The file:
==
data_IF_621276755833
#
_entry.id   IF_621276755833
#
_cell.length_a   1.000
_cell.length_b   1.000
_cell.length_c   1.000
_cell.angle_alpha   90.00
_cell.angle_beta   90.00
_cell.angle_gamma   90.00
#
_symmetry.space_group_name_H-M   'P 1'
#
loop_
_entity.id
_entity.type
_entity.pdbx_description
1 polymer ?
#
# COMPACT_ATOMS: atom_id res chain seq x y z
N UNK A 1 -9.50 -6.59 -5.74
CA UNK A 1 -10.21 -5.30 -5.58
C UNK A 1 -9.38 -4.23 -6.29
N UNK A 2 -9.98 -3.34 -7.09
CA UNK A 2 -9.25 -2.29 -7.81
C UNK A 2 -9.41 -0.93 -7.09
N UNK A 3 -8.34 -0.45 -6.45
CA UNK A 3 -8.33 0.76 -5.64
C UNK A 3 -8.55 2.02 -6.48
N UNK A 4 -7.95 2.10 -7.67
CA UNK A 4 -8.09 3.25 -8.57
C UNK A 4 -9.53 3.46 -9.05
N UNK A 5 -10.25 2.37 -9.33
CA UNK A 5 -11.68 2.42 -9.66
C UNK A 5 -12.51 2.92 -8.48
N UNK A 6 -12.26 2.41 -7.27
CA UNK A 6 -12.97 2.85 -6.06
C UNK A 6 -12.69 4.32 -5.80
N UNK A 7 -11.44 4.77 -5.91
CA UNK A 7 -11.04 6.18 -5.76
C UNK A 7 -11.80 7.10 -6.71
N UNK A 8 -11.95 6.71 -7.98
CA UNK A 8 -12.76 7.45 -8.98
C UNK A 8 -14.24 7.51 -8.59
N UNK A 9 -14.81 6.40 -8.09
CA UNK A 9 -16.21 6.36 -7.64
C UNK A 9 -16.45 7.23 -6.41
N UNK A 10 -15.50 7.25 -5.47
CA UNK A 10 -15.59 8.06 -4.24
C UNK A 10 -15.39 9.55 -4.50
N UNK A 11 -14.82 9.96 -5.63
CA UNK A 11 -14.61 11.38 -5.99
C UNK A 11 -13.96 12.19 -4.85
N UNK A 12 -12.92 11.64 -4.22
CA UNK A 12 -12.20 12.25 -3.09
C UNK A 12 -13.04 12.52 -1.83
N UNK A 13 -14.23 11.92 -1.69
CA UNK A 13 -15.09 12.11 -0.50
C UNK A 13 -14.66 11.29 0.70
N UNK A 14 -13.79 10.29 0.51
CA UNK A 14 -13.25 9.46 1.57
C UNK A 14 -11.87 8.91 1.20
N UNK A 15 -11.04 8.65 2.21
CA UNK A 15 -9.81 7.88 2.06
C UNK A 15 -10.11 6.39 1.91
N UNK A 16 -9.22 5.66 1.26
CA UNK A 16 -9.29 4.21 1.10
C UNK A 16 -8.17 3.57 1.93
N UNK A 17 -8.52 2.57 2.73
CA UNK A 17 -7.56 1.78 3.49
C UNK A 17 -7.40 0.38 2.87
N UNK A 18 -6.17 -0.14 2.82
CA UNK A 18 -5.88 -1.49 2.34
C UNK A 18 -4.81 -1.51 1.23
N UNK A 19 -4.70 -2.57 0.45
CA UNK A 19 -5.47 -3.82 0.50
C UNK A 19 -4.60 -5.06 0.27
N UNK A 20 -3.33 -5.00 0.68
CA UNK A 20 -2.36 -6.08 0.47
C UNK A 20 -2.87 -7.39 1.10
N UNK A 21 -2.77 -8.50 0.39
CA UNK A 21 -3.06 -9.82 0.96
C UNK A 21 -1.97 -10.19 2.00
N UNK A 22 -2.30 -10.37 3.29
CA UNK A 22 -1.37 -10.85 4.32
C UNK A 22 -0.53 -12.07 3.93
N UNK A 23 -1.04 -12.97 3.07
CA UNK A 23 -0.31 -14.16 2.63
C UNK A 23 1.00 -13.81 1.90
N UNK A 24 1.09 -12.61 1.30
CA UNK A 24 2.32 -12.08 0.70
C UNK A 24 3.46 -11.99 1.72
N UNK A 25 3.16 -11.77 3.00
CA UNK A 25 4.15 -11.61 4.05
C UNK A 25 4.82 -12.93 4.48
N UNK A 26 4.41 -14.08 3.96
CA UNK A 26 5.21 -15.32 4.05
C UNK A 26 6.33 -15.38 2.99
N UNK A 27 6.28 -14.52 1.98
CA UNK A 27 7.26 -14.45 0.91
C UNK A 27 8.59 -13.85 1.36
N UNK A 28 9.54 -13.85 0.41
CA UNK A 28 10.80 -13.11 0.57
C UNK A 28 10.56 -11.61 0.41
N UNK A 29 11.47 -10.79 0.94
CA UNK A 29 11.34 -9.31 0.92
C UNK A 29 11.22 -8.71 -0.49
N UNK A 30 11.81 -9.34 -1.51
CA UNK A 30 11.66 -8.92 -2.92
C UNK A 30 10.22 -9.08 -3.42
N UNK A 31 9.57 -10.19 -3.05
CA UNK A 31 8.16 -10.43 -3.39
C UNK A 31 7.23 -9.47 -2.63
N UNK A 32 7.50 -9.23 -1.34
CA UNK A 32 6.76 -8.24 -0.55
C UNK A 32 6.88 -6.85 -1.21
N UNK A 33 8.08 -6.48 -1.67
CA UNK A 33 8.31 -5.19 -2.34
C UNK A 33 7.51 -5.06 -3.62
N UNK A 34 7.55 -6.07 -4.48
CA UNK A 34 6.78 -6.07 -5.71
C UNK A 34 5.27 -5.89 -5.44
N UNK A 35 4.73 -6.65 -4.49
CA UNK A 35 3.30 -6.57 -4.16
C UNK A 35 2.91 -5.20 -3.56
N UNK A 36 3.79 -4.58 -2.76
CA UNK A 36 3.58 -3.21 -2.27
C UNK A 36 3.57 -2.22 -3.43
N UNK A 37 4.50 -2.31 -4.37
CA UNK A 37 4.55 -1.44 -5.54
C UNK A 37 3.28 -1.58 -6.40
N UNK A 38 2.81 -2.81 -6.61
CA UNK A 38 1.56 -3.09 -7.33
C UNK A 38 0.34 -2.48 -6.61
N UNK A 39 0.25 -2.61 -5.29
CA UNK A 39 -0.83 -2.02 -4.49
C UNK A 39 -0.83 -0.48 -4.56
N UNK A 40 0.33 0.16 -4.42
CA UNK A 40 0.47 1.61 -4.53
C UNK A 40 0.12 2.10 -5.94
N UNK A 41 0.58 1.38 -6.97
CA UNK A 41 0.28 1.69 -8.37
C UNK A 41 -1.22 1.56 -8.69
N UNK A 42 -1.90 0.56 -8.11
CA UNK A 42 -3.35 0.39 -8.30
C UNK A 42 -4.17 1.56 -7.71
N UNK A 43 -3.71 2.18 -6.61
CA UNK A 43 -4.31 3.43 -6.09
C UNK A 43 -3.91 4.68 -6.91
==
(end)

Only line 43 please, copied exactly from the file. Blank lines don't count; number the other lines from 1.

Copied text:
CA UNK A 8 -12.76 7.45 -8.98